04 April 2010

Towards a nomenclature of water

Having never read it, but having long been aware of its existence and perhaps pertinence to this and other of my projects, before I left London I bought a copy of Species of Spaces and Other Pieces by Georges Perec.  It is a wonderful book, full of Perec’s observations of otherwise unremarkable places and suggestions as to how to explore, examine and describe them.

I have noted in Species of Spaces correlations with his interests in formal concerns and those of some of my own approaches. For example early in the book he quotes Paul Eluard’s Children’s song from Les Deux-Sèvres from Poésie involontaire et poésie intentionelle (itself a title that I’d like to adopt):

In Paris, there is a street;
in that street, there is a house;
in that house, there is a staircase;
on that staircase, there is a room;
in that room, there is a table;
on that table, there is a cloth;
on that cloth, there is a cage;
in that cage, there is a nest;
in that nest, there is a bird.

This bears a close resemblance to the lyric of my song Aroundabout. I have never knowingly read the Eluard poem, and of course it’s possible that, like me, he was influenced by the old traditional English song The Green Grass Grew all Around which was reworked with a fecund twist as The Maypole Song in the film The Wicker Man.

Perec’s descriptions of bedrooms also reminded me of my description of a Brussels hotel room in Direct Language 3.

Of course there is always the anxiety of influence, something that I’ve been conscious of in many forms in developing this project, but also something I’ve decided not to be overly concerned about, and it’s something I’ll deal with in another post.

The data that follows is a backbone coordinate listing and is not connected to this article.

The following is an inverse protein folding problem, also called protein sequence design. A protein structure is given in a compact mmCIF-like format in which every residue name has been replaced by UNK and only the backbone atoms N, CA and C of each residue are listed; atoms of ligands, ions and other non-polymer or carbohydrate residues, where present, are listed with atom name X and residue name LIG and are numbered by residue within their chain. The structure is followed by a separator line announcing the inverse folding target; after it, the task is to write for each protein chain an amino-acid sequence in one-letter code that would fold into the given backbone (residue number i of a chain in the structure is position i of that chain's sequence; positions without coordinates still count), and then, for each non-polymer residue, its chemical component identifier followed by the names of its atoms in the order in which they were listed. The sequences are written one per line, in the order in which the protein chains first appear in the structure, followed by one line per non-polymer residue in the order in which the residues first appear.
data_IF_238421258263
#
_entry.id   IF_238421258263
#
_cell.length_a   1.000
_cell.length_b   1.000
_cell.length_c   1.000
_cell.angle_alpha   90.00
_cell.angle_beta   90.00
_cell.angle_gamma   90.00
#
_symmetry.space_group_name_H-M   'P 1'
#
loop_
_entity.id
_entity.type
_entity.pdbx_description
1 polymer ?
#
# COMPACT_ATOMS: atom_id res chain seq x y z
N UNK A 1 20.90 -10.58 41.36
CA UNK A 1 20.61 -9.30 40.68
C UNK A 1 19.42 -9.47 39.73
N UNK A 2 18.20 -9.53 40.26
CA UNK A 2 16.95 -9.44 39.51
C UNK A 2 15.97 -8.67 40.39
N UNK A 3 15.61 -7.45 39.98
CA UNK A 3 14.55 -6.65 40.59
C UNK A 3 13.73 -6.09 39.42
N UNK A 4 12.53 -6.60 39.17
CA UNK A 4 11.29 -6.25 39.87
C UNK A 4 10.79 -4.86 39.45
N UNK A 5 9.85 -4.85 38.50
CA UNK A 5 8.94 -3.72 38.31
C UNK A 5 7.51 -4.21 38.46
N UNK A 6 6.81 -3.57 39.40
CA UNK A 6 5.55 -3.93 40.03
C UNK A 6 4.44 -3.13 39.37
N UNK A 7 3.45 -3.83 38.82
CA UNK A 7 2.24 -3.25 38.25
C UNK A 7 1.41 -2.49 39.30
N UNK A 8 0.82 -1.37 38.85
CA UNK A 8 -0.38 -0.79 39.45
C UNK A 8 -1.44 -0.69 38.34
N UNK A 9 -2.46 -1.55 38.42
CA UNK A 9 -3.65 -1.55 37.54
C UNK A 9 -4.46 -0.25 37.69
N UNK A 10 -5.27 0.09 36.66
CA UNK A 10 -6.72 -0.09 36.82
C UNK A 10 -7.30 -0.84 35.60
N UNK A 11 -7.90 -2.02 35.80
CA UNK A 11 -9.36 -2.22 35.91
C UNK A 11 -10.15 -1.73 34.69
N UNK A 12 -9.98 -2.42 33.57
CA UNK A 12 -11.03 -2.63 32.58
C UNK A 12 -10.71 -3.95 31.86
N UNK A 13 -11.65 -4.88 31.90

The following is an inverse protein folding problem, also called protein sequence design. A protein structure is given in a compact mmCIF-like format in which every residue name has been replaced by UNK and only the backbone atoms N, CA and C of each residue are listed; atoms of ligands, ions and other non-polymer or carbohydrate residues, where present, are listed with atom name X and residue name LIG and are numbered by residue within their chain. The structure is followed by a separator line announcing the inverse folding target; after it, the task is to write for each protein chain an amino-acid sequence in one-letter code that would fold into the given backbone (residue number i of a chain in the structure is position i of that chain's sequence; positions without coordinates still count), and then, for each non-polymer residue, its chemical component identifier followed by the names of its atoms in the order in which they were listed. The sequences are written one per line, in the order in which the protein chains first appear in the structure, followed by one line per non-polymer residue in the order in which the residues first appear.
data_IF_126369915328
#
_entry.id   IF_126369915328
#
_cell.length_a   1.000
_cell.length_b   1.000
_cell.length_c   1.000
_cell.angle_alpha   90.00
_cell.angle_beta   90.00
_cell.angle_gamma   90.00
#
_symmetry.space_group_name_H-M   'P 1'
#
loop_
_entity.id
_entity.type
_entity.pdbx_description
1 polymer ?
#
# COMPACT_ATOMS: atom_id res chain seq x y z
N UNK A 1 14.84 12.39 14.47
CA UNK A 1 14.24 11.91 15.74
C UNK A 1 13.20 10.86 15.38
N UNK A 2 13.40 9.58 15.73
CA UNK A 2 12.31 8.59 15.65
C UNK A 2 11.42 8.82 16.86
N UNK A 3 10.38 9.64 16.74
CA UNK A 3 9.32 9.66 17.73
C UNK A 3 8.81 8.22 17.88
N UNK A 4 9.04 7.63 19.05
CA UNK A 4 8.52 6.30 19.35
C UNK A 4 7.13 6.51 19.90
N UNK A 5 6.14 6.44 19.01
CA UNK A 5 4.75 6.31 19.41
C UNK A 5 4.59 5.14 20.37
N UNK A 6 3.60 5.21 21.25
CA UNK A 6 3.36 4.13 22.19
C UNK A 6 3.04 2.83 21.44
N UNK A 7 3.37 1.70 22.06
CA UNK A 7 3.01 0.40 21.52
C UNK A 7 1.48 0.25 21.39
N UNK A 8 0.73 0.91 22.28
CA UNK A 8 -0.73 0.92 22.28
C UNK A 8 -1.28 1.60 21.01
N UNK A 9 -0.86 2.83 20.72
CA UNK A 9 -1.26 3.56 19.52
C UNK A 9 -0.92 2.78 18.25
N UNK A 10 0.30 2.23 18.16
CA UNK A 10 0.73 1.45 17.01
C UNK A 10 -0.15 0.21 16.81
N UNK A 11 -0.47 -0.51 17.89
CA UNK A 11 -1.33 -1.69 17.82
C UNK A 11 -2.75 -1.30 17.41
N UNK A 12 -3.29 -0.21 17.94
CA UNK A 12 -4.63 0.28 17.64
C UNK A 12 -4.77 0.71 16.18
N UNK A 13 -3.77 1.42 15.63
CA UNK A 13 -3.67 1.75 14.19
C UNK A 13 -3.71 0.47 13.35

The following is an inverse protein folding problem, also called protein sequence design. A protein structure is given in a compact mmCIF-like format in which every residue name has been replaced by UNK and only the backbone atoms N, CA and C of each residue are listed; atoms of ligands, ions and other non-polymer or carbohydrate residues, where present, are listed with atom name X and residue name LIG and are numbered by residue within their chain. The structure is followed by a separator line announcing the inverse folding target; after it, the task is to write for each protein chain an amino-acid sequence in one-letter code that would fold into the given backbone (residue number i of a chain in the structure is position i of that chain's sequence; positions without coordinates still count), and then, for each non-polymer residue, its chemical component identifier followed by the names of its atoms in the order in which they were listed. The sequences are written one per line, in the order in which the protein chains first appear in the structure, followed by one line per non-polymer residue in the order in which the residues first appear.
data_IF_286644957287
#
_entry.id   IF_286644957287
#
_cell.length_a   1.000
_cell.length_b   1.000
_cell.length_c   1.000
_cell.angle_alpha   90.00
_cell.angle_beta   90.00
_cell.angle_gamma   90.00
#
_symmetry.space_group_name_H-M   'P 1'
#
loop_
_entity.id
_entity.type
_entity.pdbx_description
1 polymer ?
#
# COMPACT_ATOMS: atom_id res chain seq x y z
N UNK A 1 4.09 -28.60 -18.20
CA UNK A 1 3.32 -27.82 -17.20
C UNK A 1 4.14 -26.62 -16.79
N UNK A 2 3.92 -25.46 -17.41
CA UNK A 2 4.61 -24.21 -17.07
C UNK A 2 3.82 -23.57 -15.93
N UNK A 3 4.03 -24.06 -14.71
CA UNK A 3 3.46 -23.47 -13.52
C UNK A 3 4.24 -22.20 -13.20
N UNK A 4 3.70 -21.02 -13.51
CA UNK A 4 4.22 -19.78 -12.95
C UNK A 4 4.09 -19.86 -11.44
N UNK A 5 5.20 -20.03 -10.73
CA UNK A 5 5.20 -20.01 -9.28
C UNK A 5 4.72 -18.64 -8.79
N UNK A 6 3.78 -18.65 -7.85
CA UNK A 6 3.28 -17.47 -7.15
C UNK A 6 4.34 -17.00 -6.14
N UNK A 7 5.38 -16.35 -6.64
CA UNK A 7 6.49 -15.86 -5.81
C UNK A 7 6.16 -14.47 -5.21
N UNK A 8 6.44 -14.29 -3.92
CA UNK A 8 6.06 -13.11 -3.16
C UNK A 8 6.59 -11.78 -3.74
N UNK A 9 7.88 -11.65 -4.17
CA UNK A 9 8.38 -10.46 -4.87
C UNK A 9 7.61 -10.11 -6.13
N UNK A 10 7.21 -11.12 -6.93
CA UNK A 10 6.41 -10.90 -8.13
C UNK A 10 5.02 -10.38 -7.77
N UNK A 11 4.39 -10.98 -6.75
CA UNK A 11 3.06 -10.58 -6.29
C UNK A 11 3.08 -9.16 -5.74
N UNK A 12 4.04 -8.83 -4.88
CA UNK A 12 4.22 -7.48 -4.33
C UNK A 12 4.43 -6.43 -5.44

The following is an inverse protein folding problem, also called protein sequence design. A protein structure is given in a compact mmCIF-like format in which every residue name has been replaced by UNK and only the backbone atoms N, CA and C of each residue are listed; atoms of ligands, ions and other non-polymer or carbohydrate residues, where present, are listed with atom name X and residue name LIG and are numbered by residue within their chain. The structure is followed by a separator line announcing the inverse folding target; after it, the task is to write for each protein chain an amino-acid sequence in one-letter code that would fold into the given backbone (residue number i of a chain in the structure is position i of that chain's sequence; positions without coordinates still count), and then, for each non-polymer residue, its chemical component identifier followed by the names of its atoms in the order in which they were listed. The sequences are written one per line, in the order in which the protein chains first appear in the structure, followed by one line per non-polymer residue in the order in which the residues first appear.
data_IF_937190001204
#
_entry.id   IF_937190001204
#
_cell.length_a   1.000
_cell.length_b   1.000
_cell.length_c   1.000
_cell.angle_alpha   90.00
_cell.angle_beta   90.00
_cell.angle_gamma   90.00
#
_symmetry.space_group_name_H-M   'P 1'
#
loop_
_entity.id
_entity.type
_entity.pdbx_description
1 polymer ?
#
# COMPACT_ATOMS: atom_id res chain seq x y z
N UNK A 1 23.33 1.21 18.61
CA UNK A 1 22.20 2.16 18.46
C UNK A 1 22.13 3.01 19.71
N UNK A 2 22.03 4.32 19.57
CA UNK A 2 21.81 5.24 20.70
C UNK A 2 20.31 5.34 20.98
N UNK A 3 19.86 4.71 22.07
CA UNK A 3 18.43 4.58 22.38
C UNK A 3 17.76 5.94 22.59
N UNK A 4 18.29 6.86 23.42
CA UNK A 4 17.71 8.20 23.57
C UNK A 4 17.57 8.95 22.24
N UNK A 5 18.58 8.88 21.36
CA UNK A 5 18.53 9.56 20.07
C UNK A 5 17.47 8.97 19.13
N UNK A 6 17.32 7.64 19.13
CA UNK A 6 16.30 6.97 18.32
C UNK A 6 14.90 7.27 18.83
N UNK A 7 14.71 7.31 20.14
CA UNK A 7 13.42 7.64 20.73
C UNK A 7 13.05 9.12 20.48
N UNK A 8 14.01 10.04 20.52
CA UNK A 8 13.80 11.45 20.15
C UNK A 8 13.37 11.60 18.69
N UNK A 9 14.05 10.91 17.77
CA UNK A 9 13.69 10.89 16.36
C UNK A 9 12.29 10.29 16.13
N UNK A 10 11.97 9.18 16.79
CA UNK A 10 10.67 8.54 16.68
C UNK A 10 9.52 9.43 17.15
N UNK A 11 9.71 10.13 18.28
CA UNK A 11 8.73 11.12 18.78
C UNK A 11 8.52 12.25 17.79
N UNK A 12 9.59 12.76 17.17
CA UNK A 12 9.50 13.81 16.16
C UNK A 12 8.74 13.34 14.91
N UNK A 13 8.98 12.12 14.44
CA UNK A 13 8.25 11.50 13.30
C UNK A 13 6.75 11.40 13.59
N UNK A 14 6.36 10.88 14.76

There is something of a descriptive zoom, or a pan, a cinematic descriptive in Perec’s writing as it shifts focus from the microscopic, the macro view, travelling across space; as he writes: “force yourself to see more flatly”.

There are interesting and often oblique connections to Public Water.  In writing about street numbering conventions Perec discusses the Parisian model where odd numbers are on the left, even on the right, relative to the direction of the street, but then a third determinant being a fixed point that dictates the direction of the ascension of the numbers.

“Streets parallel with the Seine are numbered starting upstream, perpendicular streets starting from the Seine and going away from it (...one might reasonably suppose that analogous solutions have been thought up for other towns).”

Have they?  Well a cursory glance at my wholly inadequate street map of Melbourne suggests that this might be the case in relation to the River Yarra, but the map is not detailed enough to be definitive.  If it is the case, what is the meaning of this numerical grid placed upon the physical grid that Hoddle superimposed on this township in the distant colony in the middle of the nineteenth century: a persisting, perhaps permanent marker of colonialism?

Perec suggests that  “...rather than visit London, stay at home, in the chimney corner, and read the irreplaceable information supplied by Baedecker (1907 edition): ...If one is in the vicinity of London Bridge, one should take advantage of every available moment to visit the port and its environs, the ships arriving or departing and the enormous traffic in the docks.  For those wishing to enjoy a grand spectacle, unique in the world, the excursion to Gravesend is especially recommended.”

Perec quoting from Cosmicomics by Italo Calvino: “... so the world and space seemed to be the mirror one of the other both minutely stored in heiroglyphs and ideograms, and in each of them could equally well be or not be a sign: ...one scratch out of eight hundred thousand on the creosoted wall between two docks in Melbourne...”.  I am looking for that scratch.

Listings. Typology. Perec is concerned with species of spaces, categories of observations, I am concerned with categories of water as public space, and I have looked in vain for a way of categorising ‘species of water’, beyond the purely generic (“creek”, “canal”, “river”, etc) in terms of describing types of waves in order to standardise observations relating to the same conditions in various places, other than the likes of “calm”, “choppy”, “flowing”, “tidal”, etc.  Maybe this nomenclature is enough for my purposes; conventional sources tend to range from the ultra-scientific, physics-based descriptions of waves and particles, etc, to surfing vernacular.  Perhaps there are better terms, maybe meteorological ones, but I’ve yet to find them.